#3. Direct Support — 💯 Our top pick
Direct support is one of the fastest-growing areas of creator revenue. This avenue was popularized by Patreon where fans could fund their favorite creators for a few dollars a month in exchange for additional content or access.
One successful example of this is the channel Gone with the Wynns. To date, they have 1,400+ patrons paying $2-250 per month to fund their videos.
YouTube entered the direct support space in the last few years by offering creators two options to receive money from their audiences. The first is memberships, which gives audience subscribers additional perks during live chats. Here's an example from Graham Stephan's channel.
The second option YouTube added is called applause, which is essentially a tip jar built into the YouTube platform. The following example is from the channel Psych IRL.
One of the biggest caveats to direct support are the fees associated with every platform.
- Patreon takes 5-12% of total earnings.
- Tip jars like Buy Me A Coffee take 5%+ of every transaction.
- The built-in YouTube options (memberships and applause) take 30%.
This is why many creators are turning to platforms like Ghost, which takes 0% so that makers can keep more of the money they earn.
✅ Pros of direct support
- Additional income that isn’t tied to a product.
- Offers true fans a way to show their support.
- Possibility for recurring income through subscriptions.
❌ Cons of direct support
- Beware of associated fees.
- Can lead to an increased workload depending on how you incentivize supporters.
- More effective in personality and cause-driven niches.
#4. Repurpose content
Repurposing your content is one of the most efficient ways to increase the ROI on every item you create. Authors do this by turning their book chapters into web-friendly SEO articles. Artists and photographers also practice this strategy by reposting their images with different arrangements, filters, or edits on multiple platforms.
One way video creators can take advantage of this tactic is by transforming their video content into written and audio forms.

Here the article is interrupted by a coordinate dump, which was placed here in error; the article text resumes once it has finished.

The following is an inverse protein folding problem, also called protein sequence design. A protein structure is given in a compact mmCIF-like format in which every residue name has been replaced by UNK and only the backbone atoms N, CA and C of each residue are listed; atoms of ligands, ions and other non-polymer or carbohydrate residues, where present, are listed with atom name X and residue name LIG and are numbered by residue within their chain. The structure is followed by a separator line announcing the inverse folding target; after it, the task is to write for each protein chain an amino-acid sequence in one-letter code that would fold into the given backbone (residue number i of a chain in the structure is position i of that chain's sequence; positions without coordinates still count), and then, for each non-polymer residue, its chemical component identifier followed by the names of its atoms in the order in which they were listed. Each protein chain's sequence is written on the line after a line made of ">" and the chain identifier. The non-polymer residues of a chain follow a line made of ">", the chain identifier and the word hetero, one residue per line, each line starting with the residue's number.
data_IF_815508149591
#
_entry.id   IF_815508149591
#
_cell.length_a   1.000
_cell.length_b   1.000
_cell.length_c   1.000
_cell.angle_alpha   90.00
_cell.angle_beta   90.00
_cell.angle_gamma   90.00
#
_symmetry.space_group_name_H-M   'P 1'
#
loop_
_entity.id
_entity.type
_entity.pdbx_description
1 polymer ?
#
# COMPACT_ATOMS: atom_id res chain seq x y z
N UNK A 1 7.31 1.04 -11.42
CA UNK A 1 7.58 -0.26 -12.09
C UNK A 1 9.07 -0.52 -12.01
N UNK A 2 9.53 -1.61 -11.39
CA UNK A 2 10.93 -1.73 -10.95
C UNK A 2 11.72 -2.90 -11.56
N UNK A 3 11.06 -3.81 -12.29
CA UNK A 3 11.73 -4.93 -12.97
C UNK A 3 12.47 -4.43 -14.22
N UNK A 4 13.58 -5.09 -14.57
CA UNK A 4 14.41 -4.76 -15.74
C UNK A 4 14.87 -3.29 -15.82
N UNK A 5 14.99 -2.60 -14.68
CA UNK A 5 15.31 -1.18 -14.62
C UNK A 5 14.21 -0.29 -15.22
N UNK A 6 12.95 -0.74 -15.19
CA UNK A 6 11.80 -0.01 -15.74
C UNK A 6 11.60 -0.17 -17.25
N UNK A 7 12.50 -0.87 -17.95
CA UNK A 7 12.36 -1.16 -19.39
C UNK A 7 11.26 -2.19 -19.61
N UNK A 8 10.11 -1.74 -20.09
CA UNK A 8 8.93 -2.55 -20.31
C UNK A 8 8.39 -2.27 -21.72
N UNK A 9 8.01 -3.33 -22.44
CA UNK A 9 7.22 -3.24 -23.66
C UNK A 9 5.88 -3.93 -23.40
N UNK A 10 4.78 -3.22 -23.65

Shelby Church, a YouTuber known for their house tours and Tesla videos, transcribed one of their most popular videos and posted the article on Medium. That single article went on to make over $6,000.
Repurposing your content allows you to reach potential fans outside of the YouTube sphere while taking advantage of the monetization opportunities available on other platforms.
One tool that can simplify this process is Descript, a video editor that can automatically produce podcast audio and written transcripts from your video files.
✅ Pros of repurposing content
- Recycles content, reducing the need to continually make something new.
- Opportunity to attract fans outside of YouTube.
- Digital tools can make this a relatively quick process.
❌ Cons of repurposing content
- Requires you to adhere to the rules and limitations of other platforms.
- Needs time and patience to grow a new audience.
- Monetization options can be unreliable.
#5. Affiliate recommendations
One of the benefits of growing an online audience is they begin to trust your experience and expertise. Their trust can then be leveraged in the form of recommended tools, products, and experts.
This recommendation cycle is called affiliate marketing. Creators find products they enjoy using and subsequently earn a small commission when they recommend them to their audience.
Nick Nimmin is especially effective at using this strategy to support their channel. Nimmin creates content for fellow aspiring video creators, primarily those interested in mobile and live video. The description section of each video they create contains a series of links directing the audience towards recommended tools such as:
- TubeBuddy, a tool for tagging videos.
- StreamYard, a live streaming solution.
- Videoleap, a mobile app for editing videos directly from one’s iPhone.
Nimmin includes anywhere from 5-8 recommendations in each video description so that fans can easily find the products mentioned in videos. Additionally, Nimmin also creates content around the recommended tools themselves, such as tutorials on how to use them correctly.
Every niche has specific tools, books, and resources unique to it. If you’re interested in using affiliate marketing as a revenue stream for your channel, take some time to audit the things you use and consume on a regular basis. Then, research whether those items have affiliate or referral programs you could join.
✅ Pros of affiliate marketing
- No products to manage yourself.
- Works for both high-ticket and low-ticket items.
- One of the most beginner-friendly methods.